4.       Respect your body. Kate has several great posts on this, and it’s worth reiterating. Oftentimes, when we are stressed, things like eating habits, exercise, and sleep are the first to fly out the window. You make not have the time or energy to pack a perfect kale-quinoa-whatever lunch, but loading up on the grease and salt will only make you feel sluggish. Fine to enjoy some French fries occasionally, but even when we are stuck at work for dinner for weeks on end, we remind ourselves that eating pad thai for a week straight will not improve our focus, energy and happiness (believe us, we’ve done it). When it comes to exercise, again, be kind to yourself. If you are a person who doesn’t mind getting up for some intense workouts, great, but your body may need something gentler. Something like a walk or yoga still counts, and can give you energy and occupy your mind. Maybe you’ll end up strolling through a new neighborhood and finding a store to visit that weekend, or a park where you can sit and read (or picnic with some wine!). And if you are sleeping four hours a night, starting up a CrossFit regime is probably not the best move.

5.       Prepare for battle. When you sense a particularly busy or unpleasant week is ahead, take whatever time you can to make things easier for yourself. For Steph, this means bulk cooking and packing/freezing food on the weekend for the following week, as well as making sure she has clean workout clothes. Sophie prepares for a tough week of work by making sure her most comfortable workpants have been picked up from the drycleaner (nothing worse than having to wear tights when you’re at work late at night), and giving her sisters a call over the weekend, since they probably won’t hear from her for the next five days. Any little thing that can remove decisions or effort later (getting laundry done, hanging up work outfits, making snack packs) will help. Throughout the week, take 5-10 minutes at the end of the day to set yourself up for the next day (by drafting some morning to-dos, packing your bag, making sure your keys are in the right spot, etc). These little tricks make it easier to get out the door and make you feel that much more capable.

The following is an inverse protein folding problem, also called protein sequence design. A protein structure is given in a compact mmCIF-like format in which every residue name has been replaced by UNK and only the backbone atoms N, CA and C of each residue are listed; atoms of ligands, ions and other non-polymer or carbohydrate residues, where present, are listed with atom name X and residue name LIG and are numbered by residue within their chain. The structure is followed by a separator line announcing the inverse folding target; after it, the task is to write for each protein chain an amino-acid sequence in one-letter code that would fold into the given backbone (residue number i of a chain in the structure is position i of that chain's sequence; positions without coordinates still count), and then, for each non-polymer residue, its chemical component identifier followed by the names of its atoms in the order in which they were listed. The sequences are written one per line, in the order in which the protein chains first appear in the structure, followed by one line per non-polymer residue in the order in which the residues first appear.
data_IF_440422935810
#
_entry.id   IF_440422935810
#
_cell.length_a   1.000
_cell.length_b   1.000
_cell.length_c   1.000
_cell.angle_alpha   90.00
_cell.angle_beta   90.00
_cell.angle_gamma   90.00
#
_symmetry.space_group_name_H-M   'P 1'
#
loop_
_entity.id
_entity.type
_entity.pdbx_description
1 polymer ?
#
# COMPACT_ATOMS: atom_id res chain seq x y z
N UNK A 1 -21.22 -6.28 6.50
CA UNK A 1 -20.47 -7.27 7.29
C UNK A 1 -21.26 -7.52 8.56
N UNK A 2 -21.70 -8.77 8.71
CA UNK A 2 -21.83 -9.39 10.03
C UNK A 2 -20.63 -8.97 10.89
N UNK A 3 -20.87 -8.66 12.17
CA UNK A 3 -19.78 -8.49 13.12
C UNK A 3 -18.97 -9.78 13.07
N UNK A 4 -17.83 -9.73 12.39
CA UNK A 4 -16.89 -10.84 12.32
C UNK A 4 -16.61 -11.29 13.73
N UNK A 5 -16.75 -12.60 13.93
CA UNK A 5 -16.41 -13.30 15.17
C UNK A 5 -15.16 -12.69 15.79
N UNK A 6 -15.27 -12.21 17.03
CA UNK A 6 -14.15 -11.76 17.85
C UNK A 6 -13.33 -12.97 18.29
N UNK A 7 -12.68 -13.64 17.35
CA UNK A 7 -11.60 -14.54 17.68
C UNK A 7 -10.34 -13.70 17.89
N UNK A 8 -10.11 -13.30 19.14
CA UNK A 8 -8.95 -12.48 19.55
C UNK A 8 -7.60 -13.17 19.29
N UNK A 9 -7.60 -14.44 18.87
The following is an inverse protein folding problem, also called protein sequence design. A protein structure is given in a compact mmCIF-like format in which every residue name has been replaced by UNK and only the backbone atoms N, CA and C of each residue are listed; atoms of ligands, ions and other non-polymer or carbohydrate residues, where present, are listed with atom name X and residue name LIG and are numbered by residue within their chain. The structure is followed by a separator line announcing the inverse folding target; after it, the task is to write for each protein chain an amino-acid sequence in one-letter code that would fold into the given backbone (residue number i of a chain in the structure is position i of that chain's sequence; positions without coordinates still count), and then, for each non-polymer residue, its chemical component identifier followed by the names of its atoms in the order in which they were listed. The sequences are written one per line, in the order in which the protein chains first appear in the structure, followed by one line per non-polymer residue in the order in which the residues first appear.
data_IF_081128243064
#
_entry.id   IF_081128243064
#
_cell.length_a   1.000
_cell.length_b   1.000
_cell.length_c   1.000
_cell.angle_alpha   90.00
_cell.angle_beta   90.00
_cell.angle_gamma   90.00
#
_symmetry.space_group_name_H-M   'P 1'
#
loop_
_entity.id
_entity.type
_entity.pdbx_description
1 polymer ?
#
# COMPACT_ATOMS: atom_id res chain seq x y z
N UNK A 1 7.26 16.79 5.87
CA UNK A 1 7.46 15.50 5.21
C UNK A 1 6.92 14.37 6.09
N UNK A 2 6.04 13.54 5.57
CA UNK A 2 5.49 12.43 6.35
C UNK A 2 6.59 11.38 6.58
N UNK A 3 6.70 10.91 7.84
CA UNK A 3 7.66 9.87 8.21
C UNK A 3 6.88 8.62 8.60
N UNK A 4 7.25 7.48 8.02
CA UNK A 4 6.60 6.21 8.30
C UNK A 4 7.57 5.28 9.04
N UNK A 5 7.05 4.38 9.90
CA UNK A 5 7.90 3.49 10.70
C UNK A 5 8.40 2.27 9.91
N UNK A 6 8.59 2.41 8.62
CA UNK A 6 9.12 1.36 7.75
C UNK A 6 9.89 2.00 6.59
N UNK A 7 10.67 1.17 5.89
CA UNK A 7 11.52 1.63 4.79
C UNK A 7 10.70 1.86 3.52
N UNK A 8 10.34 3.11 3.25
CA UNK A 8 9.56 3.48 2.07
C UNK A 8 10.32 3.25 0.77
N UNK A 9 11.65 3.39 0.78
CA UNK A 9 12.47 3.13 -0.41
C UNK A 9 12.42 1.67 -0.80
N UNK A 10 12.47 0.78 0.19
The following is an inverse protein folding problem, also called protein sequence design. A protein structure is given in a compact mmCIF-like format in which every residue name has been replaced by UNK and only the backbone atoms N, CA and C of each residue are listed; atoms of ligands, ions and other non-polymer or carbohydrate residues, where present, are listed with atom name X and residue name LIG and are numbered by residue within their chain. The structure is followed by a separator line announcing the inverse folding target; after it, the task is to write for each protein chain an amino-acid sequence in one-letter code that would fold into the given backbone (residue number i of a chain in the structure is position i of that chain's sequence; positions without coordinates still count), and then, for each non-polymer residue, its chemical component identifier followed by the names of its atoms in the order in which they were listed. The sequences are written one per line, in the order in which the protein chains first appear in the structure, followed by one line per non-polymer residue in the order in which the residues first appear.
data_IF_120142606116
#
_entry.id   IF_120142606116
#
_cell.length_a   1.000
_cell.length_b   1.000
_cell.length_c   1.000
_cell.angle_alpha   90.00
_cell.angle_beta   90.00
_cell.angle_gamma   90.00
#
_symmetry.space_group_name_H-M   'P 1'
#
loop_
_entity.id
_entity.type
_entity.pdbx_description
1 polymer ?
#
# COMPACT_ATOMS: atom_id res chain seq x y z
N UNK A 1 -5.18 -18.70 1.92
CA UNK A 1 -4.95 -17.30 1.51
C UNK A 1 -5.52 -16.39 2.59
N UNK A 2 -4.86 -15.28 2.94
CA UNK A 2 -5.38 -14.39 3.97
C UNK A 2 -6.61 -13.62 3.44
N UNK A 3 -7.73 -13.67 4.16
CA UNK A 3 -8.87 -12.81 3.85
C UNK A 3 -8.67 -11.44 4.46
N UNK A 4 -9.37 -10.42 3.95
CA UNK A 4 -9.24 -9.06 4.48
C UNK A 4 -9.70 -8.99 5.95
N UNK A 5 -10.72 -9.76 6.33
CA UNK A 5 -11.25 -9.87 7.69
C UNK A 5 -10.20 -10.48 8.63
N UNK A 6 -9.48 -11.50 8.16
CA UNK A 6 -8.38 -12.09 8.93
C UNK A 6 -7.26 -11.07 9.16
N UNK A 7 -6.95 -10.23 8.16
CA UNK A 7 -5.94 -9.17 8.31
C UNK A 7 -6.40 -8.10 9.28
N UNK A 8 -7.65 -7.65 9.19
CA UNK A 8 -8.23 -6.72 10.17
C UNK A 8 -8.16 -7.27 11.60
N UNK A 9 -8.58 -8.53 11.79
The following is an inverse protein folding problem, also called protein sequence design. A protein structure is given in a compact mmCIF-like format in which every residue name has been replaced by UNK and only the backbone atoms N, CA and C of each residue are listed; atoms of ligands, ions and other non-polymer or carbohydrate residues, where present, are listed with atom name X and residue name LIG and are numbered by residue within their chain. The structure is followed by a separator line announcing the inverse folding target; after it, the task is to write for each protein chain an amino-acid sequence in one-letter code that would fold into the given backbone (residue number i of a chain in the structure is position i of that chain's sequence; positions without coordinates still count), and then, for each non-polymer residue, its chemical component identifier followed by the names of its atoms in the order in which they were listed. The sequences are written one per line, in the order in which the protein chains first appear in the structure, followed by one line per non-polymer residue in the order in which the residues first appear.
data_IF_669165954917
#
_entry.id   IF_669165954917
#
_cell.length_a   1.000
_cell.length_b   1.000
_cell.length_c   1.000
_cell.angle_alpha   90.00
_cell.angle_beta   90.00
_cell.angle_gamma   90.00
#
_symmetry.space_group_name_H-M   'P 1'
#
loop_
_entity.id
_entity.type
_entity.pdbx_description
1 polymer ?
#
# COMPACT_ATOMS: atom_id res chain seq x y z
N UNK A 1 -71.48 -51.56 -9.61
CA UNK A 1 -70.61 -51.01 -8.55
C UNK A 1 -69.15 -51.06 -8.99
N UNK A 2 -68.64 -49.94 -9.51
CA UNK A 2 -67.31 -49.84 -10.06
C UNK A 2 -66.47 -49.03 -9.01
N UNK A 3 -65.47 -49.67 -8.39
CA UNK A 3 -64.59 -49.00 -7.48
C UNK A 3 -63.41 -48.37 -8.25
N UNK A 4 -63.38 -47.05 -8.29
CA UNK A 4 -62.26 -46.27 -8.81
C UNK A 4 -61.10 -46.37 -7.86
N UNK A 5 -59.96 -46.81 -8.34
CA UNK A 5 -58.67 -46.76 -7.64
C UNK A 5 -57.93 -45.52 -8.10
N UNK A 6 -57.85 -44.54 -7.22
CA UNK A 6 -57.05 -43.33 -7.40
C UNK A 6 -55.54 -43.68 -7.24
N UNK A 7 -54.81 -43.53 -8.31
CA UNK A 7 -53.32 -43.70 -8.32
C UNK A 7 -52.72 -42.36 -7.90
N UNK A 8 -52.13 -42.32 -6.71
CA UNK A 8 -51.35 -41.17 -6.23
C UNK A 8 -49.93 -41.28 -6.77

6.       Vent intentionally. Think of your stress like air in a balloon. If the pressure gets too high, it will burst, regardless of what else you do. Not only do you not want to burst (into screams, tears, whatever), but this will inevitably occur at the least convenient time. Rather than ruining your day (and other people’s), make intentional decisions as to how you’re going to let off some steam, whether by calling a loved one, playing with a dog, or (Steph’s personal favorite) a boxing class.  Whatever works for you, just choose something and make time for it so you don’t lose your cool at your infant niece’s baptism in front of your grandmother.

7.       Try to keep perspective. Nothing lasts forever, and your lifemageddon will also end eventually. Deadlines will pass, your apartment will be cleaned, and you might even find yourself craving that kale-quinoa casserole. One of Sophie’s friends has a note up on her desk that reads “However things are today, they will be different tomorrow” – acknowledge that there is a light at the end of the tunnel so you can be kinder to yourself while you get there.

What do you all think? Let us know in the comments how you deal with being at the end of your rope, and pop over to say hello at Howlin’ Lamb!

Talk soon,
Sophie & Steph